Farmer who claimed her land belongs to God loses her legal case
The saying ‘on God’s green earth’ took a literal meaning for a farmer in Chilsworthy. This happened during a trial in which the woman was charged with breaching planning laws. She argued that her land belongs to God and was therefore not subject to the laws of man.
The farmer and her husband, Liane and Stephen Shepherd, had purchased the 8-acre piece of land in 2015 for £101,000. They illegally began living in a static caravan and engaged in pig and poultry rearing. They later added a second static caravan and followed this up with the addition of two mobile caravans.
With the caravans in place, they began advertising themselves as a camp site. In January 2017, they were asked to leave the land with an enforcement order coming into effect in August 2017. The couples’ breach of the enforcement order prompted the initiation of legal action against them. During the 3-day trial, Liane staunchly stuck to her assertion that the land belonged to God. She went as far as refusing to respond to her name, asking to be called a ‘living soul’.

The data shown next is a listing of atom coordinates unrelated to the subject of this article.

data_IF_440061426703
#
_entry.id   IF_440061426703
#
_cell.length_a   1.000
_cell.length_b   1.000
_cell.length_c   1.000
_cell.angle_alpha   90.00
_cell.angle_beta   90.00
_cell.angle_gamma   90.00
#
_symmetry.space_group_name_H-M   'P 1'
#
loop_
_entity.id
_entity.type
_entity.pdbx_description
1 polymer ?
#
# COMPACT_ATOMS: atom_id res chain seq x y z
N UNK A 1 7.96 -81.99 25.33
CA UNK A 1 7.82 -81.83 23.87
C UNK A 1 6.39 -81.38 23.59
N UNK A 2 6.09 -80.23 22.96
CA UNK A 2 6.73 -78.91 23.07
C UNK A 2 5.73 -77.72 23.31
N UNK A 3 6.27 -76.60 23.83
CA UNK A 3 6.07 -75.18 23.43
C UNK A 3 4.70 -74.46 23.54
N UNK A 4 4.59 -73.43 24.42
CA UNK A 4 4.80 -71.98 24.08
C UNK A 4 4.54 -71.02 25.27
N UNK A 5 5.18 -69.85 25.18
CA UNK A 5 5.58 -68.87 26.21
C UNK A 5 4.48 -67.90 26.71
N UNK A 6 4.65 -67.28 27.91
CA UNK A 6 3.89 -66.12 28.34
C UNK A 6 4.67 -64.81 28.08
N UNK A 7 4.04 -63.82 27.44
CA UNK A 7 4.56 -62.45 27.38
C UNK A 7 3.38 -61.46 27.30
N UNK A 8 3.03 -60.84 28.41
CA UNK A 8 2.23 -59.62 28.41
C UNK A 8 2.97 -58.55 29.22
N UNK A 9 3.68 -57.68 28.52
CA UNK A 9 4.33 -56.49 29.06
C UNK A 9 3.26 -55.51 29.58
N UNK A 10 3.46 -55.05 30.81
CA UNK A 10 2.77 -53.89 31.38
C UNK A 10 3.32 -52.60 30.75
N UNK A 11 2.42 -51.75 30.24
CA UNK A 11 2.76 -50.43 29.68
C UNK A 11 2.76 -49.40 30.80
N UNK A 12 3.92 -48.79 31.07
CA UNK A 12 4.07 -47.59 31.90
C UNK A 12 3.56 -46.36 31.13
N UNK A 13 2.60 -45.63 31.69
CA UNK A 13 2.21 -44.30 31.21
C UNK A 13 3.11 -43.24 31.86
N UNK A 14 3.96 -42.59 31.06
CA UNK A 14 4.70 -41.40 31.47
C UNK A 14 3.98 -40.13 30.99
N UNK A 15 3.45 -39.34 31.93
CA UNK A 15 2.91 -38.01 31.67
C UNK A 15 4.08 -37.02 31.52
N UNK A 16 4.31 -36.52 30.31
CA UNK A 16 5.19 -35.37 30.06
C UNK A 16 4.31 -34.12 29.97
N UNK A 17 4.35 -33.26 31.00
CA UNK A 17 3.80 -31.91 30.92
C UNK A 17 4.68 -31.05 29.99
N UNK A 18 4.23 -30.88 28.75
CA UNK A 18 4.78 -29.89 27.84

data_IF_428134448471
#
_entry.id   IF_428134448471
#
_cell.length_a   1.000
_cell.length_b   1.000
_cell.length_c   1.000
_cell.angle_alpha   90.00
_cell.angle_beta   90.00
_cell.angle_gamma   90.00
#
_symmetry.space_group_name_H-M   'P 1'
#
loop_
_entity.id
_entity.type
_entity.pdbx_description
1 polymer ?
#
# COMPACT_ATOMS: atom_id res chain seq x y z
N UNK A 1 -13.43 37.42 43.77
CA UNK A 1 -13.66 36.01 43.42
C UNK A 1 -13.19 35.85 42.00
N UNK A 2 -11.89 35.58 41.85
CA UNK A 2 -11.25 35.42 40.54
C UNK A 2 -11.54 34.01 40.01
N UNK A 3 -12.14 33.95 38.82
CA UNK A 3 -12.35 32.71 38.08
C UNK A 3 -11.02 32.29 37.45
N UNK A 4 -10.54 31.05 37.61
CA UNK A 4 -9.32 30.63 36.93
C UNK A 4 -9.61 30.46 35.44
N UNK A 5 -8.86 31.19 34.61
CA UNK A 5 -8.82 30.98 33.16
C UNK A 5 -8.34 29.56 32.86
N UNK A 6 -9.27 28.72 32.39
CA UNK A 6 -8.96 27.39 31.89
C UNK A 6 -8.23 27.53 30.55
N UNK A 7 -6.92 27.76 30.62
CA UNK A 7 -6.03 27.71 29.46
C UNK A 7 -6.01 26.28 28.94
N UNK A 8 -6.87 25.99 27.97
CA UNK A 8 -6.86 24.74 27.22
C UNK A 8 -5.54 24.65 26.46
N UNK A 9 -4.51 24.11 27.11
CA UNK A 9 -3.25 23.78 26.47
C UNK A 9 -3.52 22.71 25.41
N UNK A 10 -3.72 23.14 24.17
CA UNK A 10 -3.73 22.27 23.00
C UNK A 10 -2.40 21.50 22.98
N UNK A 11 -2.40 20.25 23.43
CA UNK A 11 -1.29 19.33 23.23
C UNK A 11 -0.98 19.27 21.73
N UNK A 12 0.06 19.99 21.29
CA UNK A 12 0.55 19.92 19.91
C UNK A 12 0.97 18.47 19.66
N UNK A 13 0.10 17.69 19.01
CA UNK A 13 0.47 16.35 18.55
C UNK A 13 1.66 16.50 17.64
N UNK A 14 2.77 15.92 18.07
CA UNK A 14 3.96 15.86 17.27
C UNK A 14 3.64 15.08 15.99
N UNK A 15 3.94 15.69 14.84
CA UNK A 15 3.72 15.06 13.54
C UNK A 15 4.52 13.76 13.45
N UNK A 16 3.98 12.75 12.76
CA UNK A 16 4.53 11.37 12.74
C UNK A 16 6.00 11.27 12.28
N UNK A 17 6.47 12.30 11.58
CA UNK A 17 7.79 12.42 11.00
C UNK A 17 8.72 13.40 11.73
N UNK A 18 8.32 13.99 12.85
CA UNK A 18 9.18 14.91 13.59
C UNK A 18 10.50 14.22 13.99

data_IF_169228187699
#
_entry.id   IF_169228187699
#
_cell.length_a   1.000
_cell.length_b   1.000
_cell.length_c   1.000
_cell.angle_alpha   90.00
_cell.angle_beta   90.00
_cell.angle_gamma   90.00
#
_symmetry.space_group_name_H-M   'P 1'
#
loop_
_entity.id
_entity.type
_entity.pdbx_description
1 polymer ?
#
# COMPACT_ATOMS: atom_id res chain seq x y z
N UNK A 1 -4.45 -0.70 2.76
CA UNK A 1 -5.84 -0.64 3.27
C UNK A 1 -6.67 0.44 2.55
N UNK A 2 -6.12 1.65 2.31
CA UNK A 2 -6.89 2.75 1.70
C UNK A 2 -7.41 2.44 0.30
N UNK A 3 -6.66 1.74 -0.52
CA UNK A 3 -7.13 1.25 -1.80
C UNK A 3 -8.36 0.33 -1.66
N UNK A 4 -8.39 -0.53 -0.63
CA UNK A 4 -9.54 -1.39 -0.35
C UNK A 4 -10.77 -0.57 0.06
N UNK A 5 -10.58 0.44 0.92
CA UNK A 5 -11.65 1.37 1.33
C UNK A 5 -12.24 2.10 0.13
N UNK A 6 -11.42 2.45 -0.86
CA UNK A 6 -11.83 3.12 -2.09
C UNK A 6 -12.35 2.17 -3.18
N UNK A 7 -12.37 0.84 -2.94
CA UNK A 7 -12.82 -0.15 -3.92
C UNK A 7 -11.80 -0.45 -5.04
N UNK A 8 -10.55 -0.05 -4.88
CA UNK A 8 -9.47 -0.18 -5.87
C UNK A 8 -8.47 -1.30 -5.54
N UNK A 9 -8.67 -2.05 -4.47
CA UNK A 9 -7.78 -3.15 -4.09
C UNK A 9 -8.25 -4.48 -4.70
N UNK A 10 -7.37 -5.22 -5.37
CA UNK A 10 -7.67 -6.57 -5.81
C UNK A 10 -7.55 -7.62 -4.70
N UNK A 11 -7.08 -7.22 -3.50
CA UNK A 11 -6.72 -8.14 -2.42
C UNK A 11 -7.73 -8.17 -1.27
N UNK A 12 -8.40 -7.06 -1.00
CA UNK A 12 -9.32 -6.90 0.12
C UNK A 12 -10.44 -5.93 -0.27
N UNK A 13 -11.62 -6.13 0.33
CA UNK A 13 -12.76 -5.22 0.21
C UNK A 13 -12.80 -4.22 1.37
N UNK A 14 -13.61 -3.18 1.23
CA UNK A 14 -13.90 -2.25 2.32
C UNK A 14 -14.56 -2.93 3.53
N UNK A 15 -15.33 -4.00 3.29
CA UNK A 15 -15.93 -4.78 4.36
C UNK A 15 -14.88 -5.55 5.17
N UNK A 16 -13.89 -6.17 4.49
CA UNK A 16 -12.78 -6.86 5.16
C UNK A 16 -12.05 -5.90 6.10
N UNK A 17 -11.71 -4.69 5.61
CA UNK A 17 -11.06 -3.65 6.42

When presented with a map that referred to the area as ‘the land’ she retorted that it should have said ‘God’s land’. She went on to say that God would not sell the land and that she was above the crown. Liane went on to state that she was entitled to live her beliefs by the Equality Acts, which was not agreed with by all planning solicitors.
Jurists were told of how officials from the Torridge District Council had gone to Bassets Farm to try and get the pair to get rid of the caravans. It was at this time that Liane launched her Bible-based defines by quoting verses from the book Leviticus. She again turned to the Bible to make her case during the trial. The farmer said that the Bible instructed her to not have any title and to not get into any judgement.
Her Christian assertions were not enough to sway the judge who found her and her husband guilty. Judge Timothy Rose described her interpretation of the Bible as “warped”. On top of this, he told Liane that her beliefs did not give her the license to act in any way she saw fit. The couple were found to have been in breach of the enforcement order and were hit with fines. Liane was handed a £7,500 fine with £8,500 in costs while Stephen was ordered to pay a £1,000 fine and costs amounting to £1,788.
Stephen’s punishment was less severe as he was found to have been less culpable. The judge took into account his testimony in which he said that he did not own the land and had no control over it. He also stated that he had played no part in the defiance of the notice.